We'll be here to support you when your struggling.
    Take care
     
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  9. Guzzler

    Guzzler Type 2 · Expert

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    Just a ray of hope here, my A1c was 98 on diagnosis and four months later, after lifestyle changes plus Metformin, it came in as 43. No hospitalisation, no insulin, no known complications.
     
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  10. JoKalsbeek

    JoKalsbeek Type 2 (in remission!) · Well-Known Member

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    If you were a T1, you'd be in danger maybe of DKA: Diabetic Keto Acidosis. But as a T2, that's extremely rare, and if you had it, you'd know it. So relax.

    Complications take a whole lot of time to build up. See it as sugar sandpapering the walls of your veins, kidneys, eyes etc... It doesn't happen overnight. And it's your HbA1c that's high, you don't know what your current reading is. (HbA1c is the average of 3 months past, not your current BG level). I hit 18 after luch, and that was a lower carb lunch than I was used to, and that was without my usual 5-spoonfulls-of-sugar latte's.... No idea just how high I would've been on my regular lunch, but that one reading put me off bread forever. ;) I was just put onto metformin and that was it. Doc never even saw me, as mine was on holidays and the replacement didn't have time for me. Like I said, get a meter, keep an eye on things at home. If you start feeling really ill, just get in touch with your doc again. But you're not about to lose kidneyfunction, eyesight or toes in the coming few days. Just start lowering carbs and go from there.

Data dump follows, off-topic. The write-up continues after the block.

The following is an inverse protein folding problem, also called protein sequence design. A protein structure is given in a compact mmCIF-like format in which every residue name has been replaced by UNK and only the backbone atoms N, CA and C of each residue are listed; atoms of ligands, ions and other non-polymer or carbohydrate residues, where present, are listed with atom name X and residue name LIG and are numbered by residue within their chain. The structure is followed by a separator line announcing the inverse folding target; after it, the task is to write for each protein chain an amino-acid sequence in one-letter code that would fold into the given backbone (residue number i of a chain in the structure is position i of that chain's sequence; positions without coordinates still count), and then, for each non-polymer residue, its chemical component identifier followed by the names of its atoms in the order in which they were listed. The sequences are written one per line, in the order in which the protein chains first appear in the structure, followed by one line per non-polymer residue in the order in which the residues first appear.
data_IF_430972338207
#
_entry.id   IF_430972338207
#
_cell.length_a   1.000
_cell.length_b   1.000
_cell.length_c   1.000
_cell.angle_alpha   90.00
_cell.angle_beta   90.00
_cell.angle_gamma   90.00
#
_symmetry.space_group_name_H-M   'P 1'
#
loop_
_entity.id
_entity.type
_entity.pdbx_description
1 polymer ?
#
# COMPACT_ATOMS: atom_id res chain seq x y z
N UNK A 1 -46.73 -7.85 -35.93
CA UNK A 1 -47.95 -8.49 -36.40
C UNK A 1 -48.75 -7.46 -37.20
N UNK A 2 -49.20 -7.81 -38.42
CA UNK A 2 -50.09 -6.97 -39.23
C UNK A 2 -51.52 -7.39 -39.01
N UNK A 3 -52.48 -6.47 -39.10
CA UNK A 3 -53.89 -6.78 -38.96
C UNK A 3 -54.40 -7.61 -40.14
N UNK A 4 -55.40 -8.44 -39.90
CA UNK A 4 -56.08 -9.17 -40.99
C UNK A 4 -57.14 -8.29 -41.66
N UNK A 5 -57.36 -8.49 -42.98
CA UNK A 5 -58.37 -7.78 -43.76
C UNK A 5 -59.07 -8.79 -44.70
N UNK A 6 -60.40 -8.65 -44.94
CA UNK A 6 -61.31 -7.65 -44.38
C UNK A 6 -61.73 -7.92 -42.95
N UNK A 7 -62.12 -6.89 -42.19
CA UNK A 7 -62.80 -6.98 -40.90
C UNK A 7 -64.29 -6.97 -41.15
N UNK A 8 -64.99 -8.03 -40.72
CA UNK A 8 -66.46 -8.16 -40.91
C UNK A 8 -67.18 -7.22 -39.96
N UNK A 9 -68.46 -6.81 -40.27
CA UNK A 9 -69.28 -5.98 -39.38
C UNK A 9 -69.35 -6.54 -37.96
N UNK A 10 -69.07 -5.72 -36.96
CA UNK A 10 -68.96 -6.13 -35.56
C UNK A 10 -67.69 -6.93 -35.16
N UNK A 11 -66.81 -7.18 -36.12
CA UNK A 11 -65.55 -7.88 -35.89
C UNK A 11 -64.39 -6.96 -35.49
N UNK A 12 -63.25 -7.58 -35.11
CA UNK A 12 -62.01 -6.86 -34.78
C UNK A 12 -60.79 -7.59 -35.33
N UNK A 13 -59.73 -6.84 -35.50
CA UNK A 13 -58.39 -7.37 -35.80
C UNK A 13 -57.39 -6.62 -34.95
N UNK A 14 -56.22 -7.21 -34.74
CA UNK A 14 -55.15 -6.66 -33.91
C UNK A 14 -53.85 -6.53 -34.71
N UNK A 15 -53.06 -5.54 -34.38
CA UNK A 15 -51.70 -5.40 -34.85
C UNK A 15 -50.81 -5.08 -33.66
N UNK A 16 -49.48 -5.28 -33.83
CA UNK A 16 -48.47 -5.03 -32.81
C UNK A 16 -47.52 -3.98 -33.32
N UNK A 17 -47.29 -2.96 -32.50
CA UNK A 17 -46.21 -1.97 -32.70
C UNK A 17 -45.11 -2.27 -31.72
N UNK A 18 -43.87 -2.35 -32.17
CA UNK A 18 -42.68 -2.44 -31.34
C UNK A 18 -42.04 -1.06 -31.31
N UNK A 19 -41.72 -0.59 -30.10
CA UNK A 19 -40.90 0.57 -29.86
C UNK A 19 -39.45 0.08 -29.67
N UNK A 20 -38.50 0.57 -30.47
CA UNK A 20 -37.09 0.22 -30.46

Docs don't usually give out meters to T2's, so many of us here self-fund. Many excuses are given, from "it'll just stress you" to "you don't need it", when what it really comes down to is NHS won't fund it. But it's truly an invaluable tool to know what's going on in your body. And it's quite a re-assuring one when you're attempting to lower things as well. My meter is my safety blanket. As it is for many people here. Get one, reduce carbs, and see what it does for your bloodsugar levels. Breathe. You'll be okay.